For new ETF launches, asset managers need a distribution capability, especially with multi-listed ETFs that could be on more than ten exchanges. But liquidity is not the be all and end all for ETFs in Europe, says Robert Rushe, head of ETF servicing at State Street. “It is not like in the US yet, where on-exchange liquidity is everything. An efficient creation and redemption process is the best way to limit the spread.”

Rushe does agree that there is some value in an AP relationship-management service. “It is about making sure that the APs are happy with the ETF. The more confidence the APs have in the ETF, the less risk premium they add to the spread and this helps liquidity.”

The phenomenon of asset servicers launching a raft of new services designed specifically to help new ETF issuers find sustainable levels of liquidity does not appear to have made it to the European market yet.

Match-making and AP-relationship-management services are typically aimed at new and inexperienced ETF issuers, rather than the handful of established ETF providers that already have well developed AP relationships.

O’Brien says the fact that the top three ETF providers dominate the European ETF market makes it all the more necessary for asset servicers to offer any potential newcomers more assistance. “Any new ETF has to have either a new strategy or a new distribution channel. Therefore it is incumbent on us to work with them and offer them a suitable business model to turn their concepts into reality.”

While it is likely that asset servicers will look to develop their match-making abilities, the idea of offering a full, one-stop suite of services from seed capital to settlement aimed specifically at new ETF issuers is unlikely to be a prominent feature in the European ETF market. “We need to be realistic about what a one-stop shop delivers as providers might be delving into the areas where they might not have expertise,” says Butler.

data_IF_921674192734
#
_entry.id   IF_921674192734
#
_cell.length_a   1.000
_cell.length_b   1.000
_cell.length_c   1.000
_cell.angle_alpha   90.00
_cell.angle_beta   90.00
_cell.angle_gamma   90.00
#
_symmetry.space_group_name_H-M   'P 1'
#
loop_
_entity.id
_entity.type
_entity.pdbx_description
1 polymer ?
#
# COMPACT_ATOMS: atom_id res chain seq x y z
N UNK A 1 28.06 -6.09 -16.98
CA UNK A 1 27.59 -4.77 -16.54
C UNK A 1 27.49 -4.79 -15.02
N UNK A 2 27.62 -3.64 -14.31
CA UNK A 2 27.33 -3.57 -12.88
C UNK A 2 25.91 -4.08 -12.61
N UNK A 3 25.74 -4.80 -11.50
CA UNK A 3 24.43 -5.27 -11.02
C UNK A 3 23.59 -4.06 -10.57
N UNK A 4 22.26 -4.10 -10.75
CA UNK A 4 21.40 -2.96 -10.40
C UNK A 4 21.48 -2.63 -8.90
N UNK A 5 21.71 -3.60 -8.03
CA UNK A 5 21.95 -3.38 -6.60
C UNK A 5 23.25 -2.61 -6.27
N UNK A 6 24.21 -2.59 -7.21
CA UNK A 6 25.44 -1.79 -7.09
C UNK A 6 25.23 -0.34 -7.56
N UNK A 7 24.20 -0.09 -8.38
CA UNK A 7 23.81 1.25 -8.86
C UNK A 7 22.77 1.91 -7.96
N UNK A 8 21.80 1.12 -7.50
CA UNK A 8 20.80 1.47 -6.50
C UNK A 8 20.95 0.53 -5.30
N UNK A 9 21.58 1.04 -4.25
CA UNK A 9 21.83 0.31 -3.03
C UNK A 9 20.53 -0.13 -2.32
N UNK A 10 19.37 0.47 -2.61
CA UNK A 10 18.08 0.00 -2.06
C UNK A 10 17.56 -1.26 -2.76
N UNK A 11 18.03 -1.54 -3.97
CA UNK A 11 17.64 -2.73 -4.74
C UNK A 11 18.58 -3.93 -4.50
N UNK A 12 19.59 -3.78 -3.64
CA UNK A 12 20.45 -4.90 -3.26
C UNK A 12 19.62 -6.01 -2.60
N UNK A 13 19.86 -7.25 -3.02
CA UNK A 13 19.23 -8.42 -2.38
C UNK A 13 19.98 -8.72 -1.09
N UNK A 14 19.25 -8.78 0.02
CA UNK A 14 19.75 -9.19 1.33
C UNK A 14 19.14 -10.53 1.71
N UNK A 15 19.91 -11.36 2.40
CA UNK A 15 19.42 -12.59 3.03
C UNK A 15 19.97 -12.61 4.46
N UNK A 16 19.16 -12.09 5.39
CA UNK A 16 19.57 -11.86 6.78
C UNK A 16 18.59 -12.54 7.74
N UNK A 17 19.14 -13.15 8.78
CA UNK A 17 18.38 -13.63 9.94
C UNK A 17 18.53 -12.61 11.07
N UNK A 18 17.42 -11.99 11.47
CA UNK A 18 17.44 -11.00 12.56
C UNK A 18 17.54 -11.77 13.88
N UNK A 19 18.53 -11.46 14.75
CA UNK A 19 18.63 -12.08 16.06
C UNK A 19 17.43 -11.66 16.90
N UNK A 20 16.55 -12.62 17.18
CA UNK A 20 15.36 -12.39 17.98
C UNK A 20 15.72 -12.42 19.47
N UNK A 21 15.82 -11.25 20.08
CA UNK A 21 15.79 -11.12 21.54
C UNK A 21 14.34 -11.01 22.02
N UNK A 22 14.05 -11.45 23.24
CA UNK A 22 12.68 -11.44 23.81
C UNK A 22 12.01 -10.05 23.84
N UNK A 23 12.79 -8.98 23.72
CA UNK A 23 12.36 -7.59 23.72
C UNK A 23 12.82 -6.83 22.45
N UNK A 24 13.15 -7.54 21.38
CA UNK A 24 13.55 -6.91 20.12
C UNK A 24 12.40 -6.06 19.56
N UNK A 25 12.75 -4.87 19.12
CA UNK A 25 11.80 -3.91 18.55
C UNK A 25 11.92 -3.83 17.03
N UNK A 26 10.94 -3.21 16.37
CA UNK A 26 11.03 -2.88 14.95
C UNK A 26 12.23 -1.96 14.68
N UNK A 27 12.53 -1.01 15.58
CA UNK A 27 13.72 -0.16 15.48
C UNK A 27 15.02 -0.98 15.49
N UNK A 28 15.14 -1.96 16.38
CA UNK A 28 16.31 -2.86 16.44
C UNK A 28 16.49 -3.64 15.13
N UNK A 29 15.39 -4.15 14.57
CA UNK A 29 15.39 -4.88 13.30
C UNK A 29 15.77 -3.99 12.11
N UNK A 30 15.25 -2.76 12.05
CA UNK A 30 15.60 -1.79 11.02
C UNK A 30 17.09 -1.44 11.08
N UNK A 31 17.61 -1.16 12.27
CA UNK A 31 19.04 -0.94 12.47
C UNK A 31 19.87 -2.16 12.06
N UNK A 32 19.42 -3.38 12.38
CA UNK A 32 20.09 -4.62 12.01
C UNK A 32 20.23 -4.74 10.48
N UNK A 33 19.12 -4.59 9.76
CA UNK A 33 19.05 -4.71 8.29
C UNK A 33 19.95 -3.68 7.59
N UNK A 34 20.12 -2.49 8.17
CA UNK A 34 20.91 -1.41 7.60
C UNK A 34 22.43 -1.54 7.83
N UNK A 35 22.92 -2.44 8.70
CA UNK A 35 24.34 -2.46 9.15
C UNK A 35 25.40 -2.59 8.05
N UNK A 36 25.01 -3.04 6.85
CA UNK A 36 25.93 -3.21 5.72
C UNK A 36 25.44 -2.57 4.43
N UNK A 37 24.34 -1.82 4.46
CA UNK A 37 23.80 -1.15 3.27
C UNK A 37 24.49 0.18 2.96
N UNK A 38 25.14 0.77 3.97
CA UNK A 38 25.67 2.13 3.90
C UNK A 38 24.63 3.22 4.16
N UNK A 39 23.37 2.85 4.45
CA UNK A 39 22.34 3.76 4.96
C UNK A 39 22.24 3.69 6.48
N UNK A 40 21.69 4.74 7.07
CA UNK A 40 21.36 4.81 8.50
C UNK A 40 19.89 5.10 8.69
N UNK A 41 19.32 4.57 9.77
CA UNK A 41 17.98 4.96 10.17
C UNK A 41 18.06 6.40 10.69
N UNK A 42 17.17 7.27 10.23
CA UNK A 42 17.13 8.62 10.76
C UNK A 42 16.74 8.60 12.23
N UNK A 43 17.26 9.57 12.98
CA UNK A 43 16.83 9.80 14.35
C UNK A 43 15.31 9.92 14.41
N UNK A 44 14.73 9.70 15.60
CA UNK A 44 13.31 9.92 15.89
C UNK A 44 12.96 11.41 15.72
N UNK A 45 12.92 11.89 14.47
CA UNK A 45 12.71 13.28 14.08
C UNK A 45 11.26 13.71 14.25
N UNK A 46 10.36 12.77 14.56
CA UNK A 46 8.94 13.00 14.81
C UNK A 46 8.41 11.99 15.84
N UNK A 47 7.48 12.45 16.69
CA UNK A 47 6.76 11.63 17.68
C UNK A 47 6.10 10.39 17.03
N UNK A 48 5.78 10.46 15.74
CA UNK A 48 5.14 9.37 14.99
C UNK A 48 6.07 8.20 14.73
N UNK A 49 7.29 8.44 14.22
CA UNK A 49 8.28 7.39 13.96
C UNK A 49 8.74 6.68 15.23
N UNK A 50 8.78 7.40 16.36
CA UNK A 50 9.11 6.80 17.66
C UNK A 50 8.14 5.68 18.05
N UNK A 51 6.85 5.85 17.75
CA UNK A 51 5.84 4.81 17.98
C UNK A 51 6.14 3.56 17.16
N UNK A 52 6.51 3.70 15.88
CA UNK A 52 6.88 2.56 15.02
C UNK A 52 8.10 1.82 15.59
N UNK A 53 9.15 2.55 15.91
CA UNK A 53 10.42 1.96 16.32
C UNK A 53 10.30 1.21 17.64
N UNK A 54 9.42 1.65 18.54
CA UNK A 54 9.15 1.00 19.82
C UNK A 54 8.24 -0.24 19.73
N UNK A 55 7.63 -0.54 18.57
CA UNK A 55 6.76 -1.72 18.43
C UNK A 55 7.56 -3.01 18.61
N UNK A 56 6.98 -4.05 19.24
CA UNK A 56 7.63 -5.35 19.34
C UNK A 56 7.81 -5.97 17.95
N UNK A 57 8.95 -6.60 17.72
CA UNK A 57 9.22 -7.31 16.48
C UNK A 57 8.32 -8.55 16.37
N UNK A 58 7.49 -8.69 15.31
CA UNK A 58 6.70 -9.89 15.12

Instead it is likely that custodians will focus their efforts on trying to solve two issues that affect all participants in the ETF market – settlement and securities lending. Settlement is one of the most inefficient areas in the European ETF market, especially with multi-listed ETFs, says State Street’s Rushe.

“There are sub-custody networks and multiple credit default swaps involved depending on where the funds are domiciled and it can be an operational minefield and very costly to move ETF shares around. But the biggest issue is that many ETF investors do not know how to move these shares between markets.”

Even for the experienced ETF providers, settlement remains an important issue. In Europe the settlement systems are said to be fragmented and expensive, at least compared to the US.

A tighter settlement process could also kickstart the relatively inactive securities lending market for ETFs. “Collateral management is one area where custodians can play a more central role by providing more transparency and reports on the underlying assets,” says O’Brien. “The securities lending market has changed but it is still important, especially for swap-based ETFs, and our ability to act as an agent and not a principle makes the product much safer.”

©2012 funds europe